“But whoever would be great among you must be your servant.” Mark 10:43
Crash! I heard the pounding of little kitten feet as 3-month-old Reese ran for safety from the lamp that shattered into tiny pieces across my dining room floor. I didn’t know what to do first. Make sure my precious, adorable, lovable kitten was not injured, scold her for getting on top of the buffet in the first place, get mad at my husband for leaving the lamp out, or laugh, remembering how we joked about that old lamp, hoping maybe one of the cats would knock it down. Mission accomplished. Except that, when it dropped, it was me and four kittens. So that meant that guess-who had the privilege of cleaning up the mess? Moi.
After completing a speedy body scan on Reese, I snapped a picture to send to my husband and fell to my hands and knees, ready to clean up the mess as quickly as I could. As I picked up larger pieces of glass, I found myself complaining, sinking deeper and deeper into self-pity. I didn’t have time for this. I had to make dinner so my son and I could leave in half an hour. Since I was alone, I had hoped to sit down and work on my writing for a bit while dinner cooked. Cleaning up a broken lamp was definitely not something on my list of goals for the precious amount of time I had free that afternoon.
As I crawled around the floor, however, the familiar feeling of guilt made its grand entrance. Didn’t I want the cuddly kittens? Didn’t I want to be a mom and wife, to take care of our home and make sure everything was safe and in order for my family? Didn’t I want to be the one to prepare dinners, ensuring my family was well-fed? I wanted to serve my family, so why was I complaining?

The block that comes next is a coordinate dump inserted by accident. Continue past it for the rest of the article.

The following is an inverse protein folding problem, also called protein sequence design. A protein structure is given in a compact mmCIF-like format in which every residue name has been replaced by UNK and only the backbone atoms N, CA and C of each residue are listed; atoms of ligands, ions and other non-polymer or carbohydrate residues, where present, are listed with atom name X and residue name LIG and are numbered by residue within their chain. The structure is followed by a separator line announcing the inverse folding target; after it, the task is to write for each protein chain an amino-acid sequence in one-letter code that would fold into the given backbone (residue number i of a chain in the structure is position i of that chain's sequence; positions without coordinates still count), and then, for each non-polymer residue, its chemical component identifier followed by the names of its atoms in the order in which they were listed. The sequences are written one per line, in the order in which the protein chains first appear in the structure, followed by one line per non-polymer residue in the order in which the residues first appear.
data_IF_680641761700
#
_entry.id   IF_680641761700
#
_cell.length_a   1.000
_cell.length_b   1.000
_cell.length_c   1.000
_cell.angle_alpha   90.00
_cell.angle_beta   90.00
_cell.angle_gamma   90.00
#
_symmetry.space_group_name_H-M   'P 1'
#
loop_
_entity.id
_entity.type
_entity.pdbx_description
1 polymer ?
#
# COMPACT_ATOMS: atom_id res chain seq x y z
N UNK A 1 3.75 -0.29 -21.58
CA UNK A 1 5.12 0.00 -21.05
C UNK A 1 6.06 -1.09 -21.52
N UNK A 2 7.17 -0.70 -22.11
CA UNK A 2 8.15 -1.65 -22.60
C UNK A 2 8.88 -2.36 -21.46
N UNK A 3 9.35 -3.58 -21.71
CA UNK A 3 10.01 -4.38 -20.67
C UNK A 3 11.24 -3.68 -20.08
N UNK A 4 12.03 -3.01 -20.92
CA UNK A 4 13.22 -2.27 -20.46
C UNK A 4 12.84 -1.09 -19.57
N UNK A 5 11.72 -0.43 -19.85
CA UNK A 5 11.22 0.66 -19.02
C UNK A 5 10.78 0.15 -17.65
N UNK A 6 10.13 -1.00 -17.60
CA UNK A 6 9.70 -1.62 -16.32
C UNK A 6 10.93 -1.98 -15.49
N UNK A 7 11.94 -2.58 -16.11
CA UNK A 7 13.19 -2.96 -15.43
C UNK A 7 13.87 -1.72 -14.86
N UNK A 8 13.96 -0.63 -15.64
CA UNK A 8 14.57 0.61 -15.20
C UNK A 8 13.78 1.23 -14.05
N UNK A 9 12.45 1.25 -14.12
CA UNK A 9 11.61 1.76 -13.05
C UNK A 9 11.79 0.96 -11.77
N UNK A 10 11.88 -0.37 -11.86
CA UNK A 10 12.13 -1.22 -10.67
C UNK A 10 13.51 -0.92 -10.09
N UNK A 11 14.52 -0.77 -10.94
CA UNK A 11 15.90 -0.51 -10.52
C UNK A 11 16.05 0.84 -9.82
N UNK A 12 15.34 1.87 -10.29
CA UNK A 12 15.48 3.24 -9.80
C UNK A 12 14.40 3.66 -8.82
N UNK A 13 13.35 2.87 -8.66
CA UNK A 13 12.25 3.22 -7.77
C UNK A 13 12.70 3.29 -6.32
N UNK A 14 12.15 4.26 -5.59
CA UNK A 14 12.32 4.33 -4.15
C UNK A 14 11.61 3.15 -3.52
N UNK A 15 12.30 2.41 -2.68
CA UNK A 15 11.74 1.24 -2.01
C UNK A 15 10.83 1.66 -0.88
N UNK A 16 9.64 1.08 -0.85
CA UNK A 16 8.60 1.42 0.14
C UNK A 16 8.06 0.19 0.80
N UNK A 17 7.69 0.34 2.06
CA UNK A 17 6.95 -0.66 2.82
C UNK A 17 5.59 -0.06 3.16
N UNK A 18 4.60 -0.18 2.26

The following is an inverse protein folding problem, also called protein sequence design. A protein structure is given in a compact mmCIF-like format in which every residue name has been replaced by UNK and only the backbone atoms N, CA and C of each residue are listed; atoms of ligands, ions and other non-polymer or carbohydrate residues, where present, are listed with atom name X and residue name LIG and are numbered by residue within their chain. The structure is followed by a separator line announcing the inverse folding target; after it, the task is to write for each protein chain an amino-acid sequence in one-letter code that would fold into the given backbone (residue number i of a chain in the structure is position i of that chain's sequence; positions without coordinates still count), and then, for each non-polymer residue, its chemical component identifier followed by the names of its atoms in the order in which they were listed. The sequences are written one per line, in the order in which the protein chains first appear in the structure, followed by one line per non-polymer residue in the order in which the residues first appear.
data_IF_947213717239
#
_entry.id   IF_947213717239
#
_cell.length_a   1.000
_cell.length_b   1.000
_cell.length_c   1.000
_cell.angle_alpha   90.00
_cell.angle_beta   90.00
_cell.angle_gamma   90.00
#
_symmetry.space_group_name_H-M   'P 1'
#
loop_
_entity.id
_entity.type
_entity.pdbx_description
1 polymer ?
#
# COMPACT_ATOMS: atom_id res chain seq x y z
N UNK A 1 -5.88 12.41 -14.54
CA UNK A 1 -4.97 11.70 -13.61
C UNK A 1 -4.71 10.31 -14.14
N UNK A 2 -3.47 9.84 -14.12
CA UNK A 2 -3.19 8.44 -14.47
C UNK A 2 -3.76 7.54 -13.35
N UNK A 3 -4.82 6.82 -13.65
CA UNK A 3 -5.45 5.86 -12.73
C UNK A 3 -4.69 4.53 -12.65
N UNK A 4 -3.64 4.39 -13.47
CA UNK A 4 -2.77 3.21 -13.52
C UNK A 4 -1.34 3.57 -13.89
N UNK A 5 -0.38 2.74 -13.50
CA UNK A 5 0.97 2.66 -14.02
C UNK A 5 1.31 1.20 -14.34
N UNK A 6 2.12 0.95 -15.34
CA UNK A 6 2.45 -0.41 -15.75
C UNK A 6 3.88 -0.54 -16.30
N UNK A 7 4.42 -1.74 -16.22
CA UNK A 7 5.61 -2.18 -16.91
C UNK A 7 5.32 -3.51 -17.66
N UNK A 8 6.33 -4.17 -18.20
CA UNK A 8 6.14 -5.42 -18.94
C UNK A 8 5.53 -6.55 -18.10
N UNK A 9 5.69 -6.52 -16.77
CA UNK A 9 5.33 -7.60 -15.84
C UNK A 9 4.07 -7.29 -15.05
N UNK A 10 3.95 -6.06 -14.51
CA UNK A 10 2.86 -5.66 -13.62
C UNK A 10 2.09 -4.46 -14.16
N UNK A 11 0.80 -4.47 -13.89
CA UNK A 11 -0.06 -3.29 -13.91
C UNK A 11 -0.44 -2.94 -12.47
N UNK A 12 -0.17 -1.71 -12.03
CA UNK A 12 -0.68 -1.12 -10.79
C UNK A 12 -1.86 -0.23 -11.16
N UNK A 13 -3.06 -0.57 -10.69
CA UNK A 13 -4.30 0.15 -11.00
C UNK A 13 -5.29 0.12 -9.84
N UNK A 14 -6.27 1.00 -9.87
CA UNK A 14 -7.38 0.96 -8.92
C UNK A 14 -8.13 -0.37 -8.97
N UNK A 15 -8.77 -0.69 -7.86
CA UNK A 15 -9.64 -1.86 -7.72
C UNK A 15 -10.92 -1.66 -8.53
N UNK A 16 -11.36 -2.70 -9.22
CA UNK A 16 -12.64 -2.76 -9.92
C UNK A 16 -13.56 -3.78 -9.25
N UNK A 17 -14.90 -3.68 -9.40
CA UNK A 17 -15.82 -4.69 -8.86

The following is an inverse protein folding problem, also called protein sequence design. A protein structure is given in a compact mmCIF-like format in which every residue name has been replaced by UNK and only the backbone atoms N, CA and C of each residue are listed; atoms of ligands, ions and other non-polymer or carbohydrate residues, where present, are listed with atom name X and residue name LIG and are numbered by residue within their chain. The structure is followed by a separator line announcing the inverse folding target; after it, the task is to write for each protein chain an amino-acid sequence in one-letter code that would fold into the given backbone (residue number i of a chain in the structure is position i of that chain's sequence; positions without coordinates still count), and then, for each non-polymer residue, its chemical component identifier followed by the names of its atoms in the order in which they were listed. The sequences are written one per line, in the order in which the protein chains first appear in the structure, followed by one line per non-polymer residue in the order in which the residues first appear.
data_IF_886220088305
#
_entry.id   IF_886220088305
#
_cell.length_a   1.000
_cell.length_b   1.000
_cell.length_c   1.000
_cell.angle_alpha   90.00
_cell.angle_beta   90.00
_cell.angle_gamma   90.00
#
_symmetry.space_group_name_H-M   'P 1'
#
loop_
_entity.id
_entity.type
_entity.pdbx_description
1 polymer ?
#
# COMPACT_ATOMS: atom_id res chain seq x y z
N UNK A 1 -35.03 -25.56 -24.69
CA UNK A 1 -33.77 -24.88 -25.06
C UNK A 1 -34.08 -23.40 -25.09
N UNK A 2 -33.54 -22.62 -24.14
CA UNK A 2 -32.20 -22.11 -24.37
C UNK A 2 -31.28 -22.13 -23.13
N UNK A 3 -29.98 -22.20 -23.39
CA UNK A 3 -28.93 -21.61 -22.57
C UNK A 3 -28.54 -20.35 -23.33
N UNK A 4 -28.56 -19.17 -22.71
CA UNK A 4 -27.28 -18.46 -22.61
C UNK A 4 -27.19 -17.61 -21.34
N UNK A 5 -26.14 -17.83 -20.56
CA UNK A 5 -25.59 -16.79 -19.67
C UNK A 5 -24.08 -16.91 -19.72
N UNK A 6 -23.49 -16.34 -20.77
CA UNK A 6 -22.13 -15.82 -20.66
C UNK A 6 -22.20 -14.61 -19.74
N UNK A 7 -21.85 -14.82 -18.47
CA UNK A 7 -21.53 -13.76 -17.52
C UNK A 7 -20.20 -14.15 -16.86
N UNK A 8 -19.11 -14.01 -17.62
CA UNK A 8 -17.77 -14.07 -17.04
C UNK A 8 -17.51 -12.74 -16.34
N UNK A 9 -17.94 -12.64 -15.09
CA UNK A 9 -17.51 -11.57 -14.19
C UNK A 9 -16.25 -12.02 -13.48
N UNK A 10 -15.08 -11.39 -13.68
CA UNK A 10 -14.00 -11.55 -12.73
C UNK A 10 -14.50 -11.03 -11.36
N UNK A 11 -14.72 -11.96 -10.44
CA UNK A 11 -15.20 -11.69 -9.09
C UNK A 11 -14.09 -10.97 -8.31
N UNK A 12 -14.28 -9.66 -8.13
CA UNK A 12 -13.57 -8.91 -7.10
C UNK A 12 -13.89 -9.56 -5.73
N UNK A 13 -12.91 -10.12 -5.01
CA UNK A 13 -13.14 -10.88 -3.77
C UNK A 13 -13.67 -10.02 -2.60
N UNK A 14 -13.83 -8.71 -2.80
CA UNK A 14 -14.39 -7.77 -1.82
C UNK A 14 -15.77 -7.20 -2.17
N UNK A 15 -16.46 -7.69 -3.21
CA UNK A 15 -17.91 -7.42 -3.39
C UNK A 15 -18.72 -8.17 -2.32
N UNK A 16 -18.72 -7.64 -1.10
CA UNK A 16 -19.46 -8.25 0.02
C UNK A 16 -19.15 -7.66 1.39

Does It Matter What We Think? Not long after this incident I had another lesson in servanthood. Guess I didn’t learn the first time. We were invited to our friends’ house for dinner and I spent several hours that day creating a couple of desserts. When dessert was served, however, our host presented a delicious-looking pie. Immediately I felt frustrated and inadequate. God immediately asked me, “Tracy, don’t you want to know what it truly means to serve Me?” Yes, of course, Lord. Not five minutes after the pie was placed on the table I excused myself to the rest-room, a sanctuary where I could have a quick fit and then pull myself together in private. While in the bathroom my eyes were drawn to the shower curtain like metal to a magnet. The word “serve” jumped out at me. In that instant God showed me the real meaning of servanthood. He reminded me it’s not about how much time we spend on something or whether we’re appreciated or acknowledged for it. It’s in the act itself of doing something for the sole purpose of pleasing someone else, taking no thought whatsoever to ourselves. Just like Jesus when He washed His disciples’ feet. Just like Jesus as He lived out His entire life on earth. As we embrace this holiday season, let’s remember Jesus’ actions while He was here, and strive to be like Him, the servant who rearranges his/her thinking so we desire to put others’ before ourselves. To be the person who takes pleasure in picking up shattered pieces of old lamp from the floor, because in doing so, we are learning what it truly means to serve.